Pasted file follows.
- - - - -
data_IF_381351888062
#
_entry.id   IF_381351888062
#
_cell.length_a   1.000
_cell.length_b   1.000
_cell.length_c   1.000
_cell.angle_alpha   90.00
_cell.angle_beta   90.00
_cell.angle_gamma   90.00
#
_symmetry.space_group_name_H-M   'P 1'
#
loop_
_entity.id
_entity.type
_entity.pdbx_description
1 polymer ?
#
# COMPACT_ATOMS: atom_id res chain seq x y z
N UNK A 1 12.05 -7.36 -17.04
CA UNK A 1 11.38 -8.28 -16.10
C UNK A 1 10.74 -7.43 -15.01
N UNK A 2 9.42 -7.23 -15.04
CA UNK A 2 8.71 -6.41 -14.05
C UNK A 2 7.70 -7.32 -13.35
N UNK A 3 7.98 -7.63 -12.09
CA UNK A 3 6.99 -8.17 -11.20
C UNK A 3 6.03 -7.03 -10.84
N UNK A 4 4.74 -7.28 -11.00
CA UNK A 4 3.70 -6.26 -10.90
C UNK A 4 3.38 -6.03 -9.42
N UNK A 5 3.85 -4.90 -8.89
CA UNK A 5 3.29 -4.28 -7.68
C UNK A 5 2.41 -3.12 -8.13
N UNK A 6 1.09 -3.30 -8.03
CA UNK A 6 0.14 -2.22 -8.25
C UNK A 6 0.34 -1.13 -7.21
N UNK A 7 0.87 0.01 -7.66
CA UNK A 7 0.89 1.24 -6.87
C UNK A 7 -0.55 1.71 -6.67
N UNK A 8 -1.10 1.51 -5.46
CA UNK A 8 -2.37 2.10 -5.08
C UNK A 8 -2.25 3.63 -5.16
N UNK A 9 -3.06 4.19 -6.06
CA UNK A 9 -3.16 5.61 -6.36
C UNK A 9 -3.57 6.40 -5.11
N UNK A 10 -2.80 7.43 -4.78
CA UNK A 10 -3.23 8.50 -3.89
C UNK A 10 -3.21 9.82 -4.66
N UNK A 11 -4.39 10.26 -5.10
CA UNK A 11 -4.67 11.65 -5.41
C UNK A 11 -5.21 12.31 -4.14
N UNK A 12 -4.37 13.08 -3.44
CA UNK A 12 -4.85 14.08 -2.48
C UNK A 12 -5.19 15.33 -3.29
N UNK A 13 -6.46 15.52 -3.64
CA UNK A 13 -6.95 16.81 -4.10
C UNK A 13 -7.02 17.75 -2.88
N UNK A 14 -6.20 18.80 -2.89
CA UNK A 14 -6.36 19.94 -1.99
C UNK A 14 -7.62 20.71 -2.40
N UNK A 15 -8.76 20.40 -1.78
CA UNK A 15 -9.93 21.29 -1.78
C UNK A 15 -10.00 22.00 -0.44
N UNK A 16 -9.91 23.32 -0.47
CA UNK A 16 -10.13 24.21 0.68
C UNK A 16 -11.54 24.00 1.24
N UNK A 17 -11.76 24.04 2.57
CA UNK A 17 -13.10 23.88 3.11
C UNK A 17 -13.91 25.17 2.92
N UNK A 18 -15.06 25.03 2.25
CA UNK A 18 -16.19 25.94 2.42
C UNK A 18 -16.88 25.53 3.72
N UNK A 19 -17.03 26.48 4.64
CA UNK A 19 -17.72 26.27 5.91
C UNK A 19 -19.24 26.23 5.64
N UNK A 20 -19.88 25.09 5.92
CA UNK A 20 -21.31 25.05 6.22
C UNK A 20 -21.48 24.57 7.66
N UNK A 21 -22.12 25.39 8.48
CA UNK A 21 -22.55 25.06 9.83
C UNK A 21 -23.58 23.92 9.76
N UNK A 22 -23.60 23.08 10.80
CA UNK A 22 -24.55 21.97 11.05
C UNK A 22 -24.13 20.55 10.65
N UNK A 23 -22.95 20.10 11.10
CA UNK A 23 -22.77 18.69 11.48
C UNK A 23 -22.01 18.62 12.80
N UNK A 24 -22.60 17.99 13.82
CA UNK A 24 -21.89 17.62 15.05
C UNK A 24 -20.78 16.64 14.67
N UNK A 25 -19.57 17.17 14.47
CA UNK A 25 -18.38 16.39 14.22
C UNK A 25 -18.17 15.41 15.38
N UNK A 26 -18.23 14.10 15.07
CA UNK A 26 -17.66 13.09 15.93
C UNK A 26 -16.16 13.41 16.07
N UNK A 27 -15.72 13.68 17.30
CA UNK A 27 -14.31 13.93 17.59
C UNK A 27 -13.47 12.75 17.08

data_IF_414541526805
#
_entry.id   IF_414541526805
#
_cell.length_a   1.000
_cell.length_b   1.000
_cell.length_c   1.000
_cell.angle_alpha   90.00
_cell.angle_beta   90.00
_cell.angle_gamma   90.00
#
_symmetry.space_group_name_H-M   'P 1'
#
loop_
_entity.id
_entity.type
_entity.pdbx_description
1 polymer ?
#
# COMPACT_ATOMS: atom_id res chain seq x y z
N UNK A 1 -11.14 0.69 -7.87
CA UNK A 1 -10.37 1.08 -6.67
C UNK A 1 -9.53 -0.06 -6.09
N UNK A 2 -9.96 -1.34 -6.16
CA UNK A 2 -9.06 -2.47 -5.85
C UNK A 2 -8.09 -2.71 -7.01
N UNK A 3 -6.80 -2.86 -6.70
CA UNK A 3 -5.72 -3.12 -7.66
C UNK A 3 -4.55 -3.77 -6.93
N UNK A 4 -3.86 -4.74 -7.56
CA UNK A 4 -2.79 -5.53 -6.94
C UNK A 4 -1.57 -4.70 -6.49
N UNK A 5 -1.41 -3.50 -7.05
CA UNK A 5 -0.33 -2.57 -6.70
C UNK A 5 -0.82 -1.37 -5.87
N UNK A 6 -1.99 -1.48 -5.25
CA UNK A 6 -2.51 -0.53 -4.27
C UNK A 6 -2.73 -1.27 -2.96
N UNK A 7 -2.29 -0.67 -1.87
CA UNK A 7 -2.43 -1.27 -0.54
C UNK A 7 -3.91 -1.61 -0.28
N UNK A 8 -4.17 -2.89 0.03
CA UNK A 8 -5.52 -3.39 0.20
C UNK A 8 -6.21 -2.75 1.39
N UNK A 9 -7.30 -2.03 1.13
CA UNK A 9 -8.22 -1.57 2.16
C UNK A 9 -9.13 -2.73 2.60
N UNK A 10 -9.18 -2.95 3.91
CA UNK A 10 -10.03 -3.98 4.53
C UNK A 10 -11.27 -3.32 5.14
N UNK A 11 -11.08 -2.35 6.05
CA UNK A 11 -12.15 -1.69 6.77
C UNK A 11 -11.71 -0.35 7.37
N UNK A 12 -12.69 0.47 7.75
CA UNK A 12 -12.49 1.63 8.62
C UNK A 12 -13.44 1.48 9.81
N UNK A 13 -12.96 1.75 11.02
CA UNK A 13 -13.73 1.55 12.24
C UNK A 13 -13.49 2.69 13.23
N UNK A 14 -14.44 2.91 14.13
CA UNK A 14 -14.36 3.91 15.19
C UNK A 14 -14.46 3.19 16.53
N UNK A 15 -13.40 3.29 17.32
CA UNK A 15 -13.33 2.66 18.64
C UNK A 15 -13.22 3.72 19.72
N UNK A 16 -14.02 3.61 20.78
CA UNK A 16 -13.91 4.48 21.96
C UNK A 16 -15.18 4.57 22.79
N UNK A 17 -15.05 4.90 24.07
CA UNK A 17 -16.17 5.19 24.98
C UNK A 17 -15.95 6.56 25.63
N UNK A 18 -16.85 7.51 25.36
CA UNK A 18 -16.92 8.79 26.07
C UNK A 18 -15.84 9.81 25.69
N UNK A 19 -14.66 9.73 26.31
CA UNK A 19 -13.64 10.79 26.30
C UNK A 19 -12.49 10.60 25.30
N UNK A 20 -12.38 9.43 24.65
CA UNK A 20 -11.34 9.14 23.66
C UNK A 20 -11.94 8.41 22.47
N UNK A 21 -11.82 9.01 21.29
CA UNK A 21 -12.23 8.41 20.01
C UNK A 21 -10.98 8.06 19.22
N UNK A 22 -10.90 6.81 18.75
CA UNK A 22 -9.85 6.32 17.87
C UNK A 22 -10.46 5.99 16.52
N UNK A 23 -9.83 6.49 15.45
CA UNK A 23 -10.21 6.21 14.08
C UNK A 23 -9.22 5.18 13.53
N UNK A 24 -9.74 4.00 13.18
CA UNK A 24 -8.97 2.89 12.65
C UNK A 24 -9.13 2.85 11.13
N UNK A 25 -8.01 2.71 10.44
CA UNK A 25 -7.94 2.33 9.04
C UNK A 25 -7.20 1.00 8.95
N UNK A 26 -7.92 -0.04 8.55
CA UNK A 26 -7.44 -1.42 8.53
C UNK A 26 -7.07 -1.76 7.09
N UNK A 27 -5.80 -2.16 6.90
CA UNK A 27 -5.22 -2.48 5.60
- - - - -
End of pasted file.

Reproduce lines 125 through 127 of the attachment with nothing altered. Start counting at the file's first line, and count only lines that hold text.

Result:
N UNK A 2 -9.96 -1.34 -6.16
CA UNK A 2 -9.06 -2.47 -5.85
C UNK A 2 -8.09 -2.71 -7.01